2008 “I Am Not a Racist”
posted by August 4 at 11:00 AMon
So says Bill Clinton.
Is it overly cynical to think that the timing of this statement might be a subtle bit of Clinton revenge—a way of him helping out McCain by adding to current meme about Obama playing the race card? (And against respected old white people, no less!)
Meanwhile, for a great analysis of why McCain is now trying to exploit white resentment for electoral gain, see this new piece in The American Prospect:
The McCain campaign’s apparently race-neutral approach, and its subsequent accusation that the Obama campaign is playing the race card, is a well-thought-out strategy — it is pure Nixon. In his recent chronicle of conservative political history in The New Yorker, George Packer describes Pat Buchanan’s plan for exploiting political divisions, particularly ones of a racial nature. Buchanan’s assessment was that they could “cut the Democratic Party and country in half; my view is that we would have far the larger half.”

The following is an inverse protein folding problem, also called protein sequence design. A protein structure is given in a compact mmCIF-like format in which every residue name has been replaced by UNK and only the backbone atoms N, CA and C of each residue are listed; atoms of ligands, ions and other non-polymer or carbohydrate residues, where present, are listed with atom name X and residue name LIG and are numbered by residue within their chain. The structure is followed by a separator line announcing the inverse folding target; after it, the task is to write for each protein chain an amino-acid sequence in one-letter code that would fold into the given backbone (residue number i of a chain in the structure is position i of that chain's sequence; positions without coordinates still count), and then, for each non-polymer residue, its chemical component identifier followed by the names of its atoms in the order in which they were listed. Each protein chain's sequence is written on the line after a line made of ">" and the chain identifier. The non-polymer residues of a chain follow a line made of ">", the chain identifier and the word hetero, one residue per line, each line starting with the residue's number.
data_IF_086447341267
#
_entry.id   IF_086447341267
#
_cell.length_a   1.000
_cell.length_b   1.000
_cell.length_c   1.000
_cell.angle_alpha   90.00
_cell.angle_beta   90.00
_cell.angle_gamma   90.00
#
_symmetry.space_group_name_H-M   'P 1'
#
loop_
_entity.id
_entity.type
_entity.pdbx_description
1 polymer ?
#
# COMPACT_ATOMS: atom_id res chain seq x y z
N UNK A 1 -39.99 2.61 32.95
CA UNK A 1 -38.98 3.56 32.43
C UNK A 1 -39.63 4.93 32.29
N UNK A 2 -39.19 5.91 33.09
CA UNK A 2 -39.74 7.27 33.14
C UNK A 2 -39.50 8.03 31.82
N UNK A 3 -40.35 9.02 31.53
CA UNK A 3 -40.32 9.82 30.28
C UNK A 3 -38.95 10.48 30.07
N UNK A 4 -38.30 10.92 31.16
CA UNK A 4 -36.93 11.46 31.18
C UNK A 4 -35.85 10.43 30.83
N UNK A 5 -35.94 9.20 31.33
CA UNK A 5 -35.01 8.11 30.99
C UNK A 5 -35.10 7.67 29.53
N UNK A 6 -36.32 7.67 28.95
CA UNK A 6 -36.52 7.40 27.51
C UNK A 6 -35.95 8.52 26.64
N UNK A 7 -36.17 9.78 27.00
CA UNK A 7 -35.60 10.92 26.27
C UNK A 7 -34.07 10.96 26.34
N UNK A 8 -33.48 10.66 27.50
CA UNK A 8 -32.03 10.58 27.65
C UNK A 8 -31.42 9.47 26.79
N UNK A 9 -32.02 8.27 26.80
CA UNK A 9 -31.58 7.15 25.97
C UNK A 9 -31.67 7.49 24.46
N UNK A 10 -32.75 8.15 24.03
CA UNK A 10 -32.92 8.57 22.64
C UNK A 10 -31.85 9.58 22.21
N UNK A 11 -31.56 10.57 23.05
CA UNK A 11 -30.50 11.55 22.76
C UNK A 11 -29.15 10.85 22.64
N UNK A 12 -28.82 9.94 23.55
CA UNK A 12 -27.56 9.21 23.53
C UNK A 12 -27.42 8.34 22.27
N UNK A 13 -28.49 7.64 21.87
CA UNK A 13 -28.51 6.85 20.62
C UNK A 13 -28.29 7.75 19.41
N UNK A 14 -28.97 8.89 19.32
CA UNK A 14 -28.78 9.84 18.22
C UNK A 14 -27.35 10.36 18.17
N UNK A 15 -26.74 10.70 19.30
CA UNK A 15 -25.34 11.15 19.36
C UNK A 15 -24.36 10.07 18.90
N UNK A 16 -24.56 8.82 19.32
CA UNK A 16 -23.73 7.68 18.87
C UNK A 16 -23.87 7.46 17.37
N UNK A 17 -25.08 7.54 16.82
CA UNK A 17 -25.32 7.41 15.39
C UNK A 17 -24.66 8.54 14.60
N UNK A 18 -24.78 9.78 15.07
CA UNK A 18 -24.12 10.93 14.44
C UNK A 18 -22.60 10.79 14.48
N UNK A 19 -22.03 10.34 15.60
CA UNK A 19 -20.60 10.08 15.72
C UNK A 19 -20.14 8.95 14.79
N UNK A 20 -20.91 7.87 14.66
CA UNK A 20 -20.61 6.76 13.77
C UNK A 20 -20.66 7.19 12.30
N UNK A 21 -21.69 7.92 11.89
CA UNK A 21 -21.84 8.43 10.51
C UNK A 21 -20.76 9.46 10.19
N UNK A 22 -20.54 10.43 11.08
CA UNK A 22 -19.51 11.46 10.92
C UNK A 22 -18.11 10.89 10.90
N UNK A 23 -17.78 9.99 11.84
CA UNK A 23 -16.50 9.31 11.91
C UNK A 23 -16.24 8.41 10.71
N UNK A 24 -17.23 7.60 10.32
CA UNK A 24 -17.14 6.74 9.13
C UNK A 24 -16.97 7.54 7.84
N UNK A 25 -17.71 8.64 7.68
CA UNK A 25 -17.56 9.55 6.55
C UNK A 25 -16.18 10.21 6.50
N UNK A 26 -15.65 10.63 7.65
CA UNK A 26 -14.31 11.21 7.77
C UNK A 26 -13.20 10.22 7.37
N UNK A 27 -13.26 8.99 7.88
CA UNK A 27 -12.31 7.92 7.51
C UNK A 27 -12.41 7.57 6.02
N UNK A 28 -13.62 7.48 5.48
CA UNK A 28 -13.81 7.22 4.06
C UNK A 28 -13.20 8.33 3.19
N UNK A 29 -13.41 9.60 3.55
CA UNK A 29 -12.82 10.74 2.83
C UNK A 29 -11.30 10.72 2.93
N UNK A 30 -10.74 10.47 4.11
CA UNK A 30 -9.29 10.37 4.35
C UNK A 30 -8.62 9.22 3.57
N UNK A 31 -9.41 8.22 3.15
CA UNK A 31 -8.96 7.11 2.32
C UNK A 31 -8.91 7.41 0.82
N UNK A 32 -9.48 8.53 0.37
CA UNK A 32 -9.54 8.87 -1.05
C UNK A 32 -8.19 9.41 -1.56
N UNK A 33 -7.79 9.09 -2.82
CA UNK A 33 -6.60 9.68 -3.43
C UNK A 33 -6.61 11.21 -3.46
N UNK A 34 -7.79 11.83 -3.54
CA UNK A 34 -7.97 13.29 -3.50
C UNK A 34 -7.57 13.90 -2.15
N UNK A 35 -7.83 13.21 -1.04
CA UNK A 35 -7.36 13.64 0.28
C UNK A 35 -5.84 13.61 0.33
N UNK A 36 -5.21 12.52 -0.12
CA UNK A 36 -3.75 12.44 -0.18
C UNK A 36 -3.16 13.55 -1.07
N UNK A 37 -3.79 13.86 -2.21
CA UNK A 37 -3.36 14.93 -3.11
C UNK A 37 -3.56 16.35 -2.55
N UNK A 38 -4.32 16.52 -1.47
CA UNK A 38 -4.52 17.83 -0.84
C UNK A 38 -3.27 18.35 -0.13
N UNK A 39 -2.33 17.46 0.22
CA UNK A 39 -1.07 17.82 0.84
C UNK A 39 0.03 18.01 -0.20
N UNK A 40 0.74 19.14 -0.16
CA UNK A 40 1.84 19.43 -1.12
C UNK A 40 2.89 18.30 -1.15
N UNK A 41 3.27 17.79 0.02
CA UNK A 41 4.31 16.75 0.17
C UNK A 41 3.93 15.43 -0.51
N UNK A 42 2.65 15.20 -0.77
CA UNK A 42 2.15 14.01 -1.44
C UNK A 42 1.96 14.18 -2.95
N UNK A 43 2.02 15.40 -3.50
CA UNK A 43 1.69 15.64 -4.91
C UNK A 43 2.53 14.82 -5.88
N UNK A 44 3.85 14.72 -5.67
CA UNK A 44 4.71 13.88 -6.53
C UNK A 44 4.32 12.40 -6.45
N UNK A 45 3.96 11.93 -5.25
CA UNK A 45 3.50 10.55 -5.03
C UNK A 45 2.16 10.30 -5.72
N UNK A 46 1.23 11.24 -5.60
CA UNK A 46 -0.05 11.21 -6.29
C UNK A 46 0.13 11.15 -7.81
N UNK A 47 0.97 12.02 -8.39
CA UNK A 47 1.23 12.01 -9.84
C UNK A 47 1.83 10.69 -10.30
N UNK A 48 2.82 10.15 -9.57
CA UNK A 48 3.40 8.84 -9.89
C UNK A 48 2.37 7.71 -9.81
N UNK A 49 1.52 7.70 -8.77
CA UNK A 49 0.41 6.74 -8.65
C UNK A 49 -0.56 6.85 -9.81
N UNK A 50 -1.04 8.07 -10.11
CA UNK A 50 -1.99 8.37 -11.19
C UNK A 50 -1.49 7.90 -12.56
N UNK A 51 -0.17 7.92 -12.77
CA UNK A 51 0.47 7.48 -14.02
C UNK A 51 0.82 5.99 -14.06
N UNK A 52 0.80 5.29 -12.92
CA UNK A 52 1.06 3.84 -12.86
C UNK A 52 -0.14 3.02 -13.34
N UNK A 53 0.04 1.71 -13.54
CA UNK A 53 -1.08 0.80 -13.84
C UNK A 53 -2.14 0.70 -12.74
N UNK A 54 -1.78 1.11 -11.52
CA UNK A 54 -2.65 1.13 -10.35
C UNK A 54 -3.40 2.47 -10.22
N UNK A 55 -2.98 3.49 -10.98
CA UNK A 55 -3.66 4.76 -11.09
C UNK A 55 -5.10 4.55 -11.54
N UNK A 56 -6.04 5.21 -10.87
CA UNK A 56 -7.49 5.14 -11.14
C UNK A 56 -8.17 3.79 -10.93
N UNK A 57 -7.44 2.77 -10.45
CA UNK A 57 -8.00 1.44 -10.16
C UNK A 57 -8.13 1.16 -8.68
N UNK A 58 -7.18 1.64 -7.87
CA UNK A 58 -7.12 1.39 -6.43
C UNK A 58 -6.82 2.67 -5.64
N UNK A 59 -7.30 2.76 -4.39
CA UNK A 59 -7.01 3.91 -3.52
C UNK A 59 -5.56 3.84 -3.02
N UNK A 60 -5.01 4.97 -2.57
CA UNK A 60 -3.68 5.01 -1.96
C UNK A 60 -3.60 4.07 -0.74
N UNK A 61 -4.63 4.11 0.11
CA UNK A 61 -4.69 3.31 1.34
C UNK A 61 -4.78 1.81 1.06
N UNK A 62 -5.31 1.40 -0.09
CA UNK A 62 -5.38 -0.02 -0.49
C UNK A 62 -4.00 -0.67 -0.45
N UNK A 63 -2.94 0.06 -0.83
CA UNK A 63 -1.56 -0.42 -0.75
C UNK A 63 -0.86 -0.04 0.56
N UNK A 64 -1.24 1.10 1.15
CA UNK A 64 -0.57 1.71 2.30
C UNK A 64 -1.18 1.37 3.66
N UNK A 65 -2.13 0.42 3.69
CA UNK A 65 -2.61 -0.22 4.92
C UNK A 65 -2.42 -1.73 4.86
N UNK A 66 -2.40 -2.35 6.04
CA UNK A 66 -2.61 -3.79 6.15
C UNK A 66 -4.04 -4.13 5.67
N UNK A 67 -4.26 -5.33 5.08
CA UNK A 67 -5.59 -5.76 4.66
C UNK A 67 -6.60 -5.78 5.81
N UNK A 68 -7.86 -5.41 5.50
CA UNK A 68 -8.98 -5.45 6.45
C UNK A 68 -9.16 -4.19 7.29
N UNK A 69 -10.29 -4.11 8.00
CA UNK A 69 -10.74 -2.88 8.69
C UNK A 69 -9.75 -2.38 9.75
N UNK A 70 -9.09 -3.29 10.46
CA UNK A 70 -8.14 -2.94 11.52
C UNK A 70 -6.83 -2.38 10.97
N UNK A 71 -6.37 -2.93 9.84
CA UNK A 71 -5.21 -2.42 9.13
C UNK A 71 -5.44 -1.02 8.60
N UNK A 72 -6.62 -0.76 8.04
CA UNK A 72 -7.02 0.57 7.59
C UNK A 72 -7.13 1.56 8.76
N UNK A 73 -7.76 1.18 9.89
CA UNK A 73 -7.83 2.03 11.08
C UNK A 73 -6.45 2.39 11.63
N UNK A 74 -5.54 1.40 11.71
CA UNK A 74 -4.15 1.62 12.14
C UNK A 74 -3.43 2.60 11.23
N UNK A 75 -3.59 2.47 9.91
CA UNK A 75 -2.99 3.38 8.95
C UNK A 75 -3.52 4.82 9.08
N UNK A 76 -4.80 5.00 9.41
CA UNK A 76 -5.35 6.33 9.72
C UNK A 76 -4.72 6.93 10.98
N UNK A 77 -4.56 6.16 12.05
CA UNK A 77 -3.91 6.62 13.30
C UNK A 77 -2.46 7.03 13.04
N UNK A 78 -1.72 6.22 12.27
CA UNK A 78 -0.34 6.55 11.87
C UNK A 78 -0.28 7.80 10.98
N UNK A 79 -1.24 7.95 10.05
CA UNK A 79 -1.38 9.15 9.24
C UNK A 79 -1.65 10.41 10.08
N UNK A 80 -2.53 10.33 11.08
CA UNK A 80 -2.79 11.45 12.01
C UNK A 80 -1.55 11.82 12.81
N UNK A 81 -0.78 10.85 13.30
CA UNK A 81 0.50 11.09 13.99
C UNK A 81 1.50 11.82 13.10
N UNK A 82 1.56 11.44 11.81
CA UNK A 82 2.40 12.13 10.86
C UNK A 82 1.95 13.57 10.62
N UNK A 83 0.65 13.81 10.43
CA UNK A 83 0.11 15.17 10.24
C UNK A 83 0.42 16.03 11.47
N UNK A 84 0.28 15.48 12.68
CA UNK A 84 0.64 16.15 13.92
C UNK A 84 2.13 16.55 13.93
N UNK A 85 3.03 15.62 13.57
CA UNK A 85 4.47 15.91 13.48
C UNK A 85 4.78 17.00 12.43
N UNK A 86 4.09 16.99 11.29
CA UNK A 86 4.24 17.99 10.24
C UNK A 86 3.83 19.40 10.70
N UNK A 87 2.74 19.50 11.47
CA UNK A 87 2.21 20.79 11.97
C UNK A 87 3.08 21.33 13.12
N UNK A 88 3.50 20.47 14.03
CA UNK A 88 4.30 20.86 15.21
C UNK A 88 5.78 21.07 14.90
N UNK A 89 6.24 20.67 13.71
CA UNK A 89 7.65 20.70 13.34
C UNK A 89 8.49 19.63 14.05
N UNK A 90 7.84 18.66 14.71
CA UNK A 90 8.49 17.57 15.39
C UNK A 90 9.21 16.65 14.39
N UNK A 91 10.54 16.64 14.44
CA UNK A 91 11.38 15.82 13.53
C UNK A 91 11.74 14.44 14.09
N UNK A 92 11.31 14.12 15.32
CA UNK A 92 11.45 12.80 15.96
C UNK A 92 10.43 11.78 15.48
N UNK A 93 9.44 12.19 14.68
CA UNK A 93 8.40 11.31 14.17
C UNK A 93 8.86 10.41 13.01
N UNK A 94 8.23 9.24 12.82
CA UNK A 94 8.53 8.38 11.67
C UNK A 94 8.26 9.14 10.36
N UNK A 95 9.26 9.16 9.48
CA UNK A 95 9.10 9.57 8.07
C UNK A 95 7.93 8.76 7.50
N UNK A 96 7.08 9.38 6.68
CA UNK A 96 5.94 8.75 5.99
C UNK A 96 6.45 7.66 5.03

In a dispute about race, the McCain campaign knows it will end up with the larger half. For the most part, most white people’s experience with race isn’t one of racial discrimination. They can only relate to racial discrimination in the abstract. What white people can relate to is the fear of being unjustly accused of racism. This is the larger half. This is why allegations of racism often provoke more outrage than actual racism, because most of the country can relate to one (the accusation of racism) easier than the other (actual racism). For this reason, in a political conflict over race, the McCain campaign has the advantage, because saying the race card has been played is actually the ultimate race card.